By Shannon Kelleher
Advocates are cheering US Senator Cory Booker’s recent move to reintroduce a bill that would strengthen legal protections against dangerous pesticides used in agriculture. However, the bill may face a steep uphill journey towards being signed into law.
The measure, titled “Protect America’s Children from Toxic Pesticides Act of 2023” (PACTPA) would ban several widely used pesticides that have been linked through scientific research to a number of human and environmental health problems.
“We’d like to see the Senate and House agriculture committees look at this as a wish list,” said Christina Stucker-Gassi, a program manager at the Northwest Center for Alternatives to Pesticides. “They have the budget, they have the authority to look at that wish list and advance on some of [these issues] within the  Farm Bill process,” she said, referring to a package of legislation passed every five years that could be one channel for moving PACPTA priorities forward.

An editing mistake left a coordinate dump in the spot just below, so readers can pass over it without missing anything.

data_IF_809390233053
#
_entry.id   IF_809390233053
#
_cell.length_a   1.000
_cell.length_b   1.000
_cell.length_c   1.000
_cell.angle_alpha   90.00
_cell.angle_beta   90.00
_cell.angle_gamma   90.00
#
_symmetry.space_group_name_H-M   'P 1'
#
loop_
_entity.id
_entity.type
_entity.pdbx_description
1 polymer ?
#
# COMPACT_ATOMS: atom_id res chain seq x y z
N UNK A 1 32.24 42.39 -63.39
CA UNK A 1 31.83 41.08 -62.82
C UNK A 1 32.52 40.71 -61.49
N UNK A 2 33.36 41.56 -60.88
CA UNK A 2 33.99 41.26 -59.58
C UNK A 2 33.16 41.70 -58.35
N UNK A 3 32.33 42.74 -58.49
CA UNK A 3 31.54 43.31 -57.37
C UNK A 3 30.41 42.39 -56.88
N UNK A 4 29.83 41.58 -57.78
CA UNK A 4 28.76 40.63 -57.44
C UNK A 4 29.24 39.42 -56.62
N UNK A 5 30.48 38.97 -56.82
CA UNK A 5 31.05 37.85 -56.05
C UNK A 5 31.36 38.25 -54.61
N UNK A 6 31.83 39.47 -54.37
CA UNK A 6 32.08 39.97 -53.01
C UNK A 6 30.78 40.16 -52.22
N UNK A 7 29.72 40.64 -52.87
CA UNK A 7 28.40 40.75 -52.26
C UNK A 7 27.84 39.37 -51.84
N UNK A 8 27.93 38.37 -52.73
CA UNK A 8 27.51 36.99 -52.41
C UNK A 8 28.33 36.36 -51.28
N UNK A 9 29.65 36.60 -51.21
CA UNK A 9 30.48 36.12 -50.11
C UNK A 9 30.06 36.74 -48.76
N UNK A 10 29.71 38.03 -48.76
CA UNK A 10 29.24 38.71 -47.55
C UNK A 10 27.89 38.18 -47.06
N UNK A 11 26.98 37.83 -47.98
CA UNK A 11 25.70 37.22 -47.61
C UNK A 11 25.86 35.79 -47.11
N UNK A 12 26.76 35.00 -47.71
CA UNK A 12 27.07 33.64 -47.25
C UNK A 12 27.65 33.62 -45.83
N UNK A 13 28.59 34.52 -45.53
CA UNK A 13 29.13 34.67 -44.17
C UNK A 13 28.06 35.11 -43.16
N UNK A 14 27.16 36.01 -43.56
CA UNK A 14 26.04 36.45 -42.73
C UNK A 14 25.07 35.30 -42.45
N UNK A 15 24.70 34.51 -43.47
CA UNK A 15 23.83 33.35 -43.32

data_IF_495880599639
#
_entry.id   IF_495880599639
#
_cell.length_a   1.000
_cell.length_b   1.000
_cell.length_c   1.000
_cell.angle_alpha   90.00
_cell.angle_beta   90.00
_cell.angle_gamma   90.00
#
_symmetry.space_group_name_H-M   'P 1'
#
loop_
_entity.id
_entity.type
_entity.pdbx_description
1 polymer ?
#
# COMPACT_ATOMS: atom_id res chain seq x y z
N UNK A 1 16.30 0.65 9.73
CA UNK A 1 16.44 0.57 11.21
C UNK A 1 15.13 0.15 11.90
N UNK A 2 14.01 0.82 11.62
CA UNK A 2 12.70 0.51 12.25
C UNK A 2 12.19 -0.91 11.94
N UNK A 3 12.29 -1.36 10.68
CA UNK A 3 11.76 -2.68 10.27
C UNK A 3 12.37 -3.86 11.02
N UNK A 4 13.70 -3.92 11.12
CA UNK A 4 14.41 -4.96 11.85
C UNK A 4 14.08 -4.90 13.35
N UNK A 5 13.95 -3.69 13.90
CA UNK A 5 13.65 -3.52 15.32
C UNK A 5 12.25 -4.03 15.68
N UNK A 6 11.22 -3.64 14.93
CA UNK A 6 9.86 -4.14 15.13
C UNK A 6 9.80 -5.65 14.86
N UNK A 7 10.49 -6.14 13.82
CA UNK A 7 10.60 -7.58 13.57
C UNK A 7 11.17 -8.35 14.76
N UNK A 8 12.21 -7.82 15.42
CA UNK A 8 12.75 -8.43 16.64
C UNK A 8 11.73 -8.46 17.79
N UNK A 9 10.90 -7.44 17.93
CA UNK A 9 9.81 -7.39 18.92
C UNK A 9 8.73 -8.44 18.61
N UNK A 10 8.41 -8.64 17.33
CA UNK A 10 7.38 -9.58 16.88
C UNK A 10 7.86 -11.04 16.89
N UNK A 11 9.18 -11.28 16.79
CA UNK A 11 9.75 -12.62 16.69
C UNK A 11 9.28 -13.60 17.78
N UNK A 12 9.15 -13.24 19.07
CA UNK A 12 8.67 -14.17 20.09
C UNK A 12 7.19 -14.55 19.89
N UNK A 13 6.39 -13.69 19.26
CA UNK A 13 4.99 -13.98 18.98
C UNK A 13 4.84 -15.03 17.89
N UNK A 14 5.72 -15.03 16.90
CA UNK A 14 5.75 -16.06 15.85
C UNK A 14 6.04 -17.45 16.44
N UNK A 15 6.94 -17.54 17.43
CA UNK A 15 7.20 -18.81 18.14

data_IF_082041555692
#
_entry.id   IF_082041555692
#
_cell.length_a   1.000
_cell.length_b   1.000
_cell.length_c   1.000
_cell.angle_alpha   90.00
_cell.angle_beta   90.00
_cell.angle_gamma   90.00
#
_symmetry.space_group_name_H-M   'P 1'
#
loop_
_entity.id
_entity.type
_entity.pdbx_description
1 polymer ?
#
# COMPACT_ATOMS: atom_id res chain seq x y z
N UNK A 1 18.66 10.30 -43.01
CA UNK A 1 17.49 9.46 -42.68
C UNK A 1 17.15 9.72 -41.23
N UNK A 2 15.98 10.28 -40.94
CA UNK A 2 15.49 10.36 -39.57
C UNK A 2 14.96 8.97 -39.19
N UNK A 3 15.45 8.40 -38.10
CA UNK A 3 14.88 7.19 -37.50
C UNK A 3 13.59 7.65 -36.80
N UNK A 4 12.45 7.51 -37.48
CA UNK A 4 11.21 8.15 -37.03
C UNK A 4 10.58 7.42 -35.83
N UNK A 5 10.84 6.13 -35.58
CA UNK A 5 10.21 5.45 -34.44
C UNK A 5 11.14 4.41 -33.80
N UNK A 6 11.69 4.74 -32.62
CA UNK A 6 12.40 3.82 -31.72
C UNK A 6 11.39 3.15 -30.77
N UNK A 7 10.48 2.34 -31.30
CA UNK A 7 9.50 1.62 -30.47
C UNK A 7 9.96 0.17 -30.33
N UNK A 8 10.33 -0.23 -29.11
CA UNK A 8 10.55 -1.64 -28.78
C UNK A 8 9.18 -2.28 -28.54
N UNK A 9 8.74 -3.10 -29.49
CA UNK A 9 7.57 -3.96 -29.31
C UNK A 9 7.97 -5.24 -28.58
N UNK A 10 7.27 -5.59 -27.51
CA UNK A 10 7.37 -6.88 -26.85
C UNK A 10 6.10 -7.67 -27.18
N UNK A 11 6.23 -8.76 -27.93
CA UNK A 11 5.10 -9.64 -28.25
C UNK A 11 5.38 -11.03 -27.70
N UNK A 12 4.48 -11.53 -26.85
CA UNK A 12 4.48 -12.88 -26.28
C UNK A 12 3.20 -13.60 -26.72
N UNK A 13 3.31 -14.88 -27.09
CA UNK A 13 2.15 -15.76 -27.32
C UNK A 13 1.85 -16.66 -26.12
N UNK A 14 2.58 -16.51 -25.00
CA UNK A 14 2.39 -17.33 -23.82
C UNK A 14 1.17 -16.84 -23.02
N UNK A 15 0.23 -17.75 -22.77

PACPTA would especially benefit children, farmworkers, and rural communities, who suffer disproportionately from exposure to these toxic chemicals, according to Stucker-Gassi. The bill would help enable local communities to enact their own protective legislation against harmful pesticides and would put in place strict rules requiring employers of farmworkers to report pesticide-related injuries.
“It’s high time that farmworkers are included within the farm bill in substantial ways,” said Stucker-Gassi.
Booker initially introduced the bill in 2021 but it failed to gain traction amid strong resistance from powerful farm lobbying groups and the agrochemical industry, which reaps billions of dollars in revenues from pesticide sales.